God is present, seen as light, God will bring about this change – days of mourning will be ended. We will be settled in the land and we will have a part to play in it all. Our life will be meaningful and will be woven with peace and righteousness. The poetry of the prophet helps us feel the possibility of change. The poetry of the prophet gives life to our waiting, our waiting in hope.

So what, then of our Psalm, Psalm 18. I love this psalm. As it opens it showers us with images of God.

 I will love thee, O Lord, my strength; the Lord is my stony rock, and my defence 
 my Saviour, my God, and my might, in whom I will trust, my buckler, the horn also of my salvation, and my refuge.

Image after image, noun after noun if we want the grammatical term. And we might ponder these images and wonder if any of them resonate with us, as we see ourselves as people who wait. Is God our strength? Or our defence? Is God our refuge? We might try these images out and see if any one of them strikes us … yes! God is like that.

The psalm goes on

 I will call upon the Lord, which is worthy to be praised 
 so shall I be safe from mine enemies.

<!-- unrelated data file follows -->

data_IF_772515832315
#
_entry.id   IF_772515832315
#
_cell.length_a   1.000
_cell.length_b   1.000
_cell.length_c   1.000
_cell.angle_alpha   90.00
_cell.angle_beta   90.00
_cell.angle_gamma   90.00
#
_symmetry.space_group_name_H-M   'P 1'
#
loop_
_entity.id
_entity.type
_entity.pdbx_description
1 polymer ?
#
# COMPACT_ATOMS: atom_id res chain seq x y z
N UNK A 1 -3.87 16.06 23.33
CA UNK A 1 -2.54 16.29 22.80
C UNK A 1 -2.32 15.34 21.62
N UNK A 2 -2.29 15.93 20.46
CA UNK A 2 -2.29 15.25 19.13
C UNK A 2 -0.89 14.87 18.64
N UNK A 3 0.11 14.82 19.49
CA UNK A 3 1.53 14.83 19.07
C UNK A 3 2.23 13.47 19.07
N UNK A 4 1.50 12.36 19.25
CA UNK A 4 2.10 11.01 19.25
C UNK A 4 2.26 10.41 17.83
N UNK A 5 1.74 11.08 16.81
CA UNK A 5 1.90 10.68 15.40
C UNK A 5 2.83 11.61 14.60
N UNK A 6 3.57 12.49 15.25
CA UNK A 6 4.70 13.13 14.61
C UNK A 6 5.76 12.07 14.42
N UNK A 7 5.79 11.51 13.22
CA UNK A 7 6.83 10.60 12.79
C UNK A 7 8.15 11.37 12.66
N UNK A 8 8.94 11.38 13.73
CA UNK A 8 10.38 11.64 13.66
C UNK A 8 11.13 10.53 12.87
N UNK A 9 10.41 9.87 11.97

The sorrows of death compassed me 
 and the overflowings of ungodliness made me afraid.
  The pains of hell came about me 
 the snares of death overtook me.
  In my trouble I will call upon the Lord 
 and complain unto my God.

We see our part in the relationship with God – we call upon God, we call upon God and complain when death threatens and we are afraid.

And then a different image comes. The psalmist gives up on nouns and gives us instead … a verb for God.

So shall he hear my voice out of his holy temple 
 and my complaint shall come before him, it shall enter even into his ears.

God shall hear my voice. I shall be heard. In this time of waiting the psalmist encourages us to speak, words of praise at first and then the truth of our struggle. And to know that as we wait and as we speak we shall be heard. The psalm moves from a list of images of God to the deeply engaged activity of God. The one who hears us.

Our New Testament reading is from the Gospel according to Saint Luke.

And the reading is all about waiting and discerning. Jesus is teaching us the spiritual art of keeping watch. John the Baptist sends his disciples to Jesus and they ask him:

‘Are you the one who is to come, or are we to wait for another?’ 20When the men had come to him, they said, ‘John the Baptist has sent us to you to ask, “Are you the one who is to come, or are we to wait for another?” ’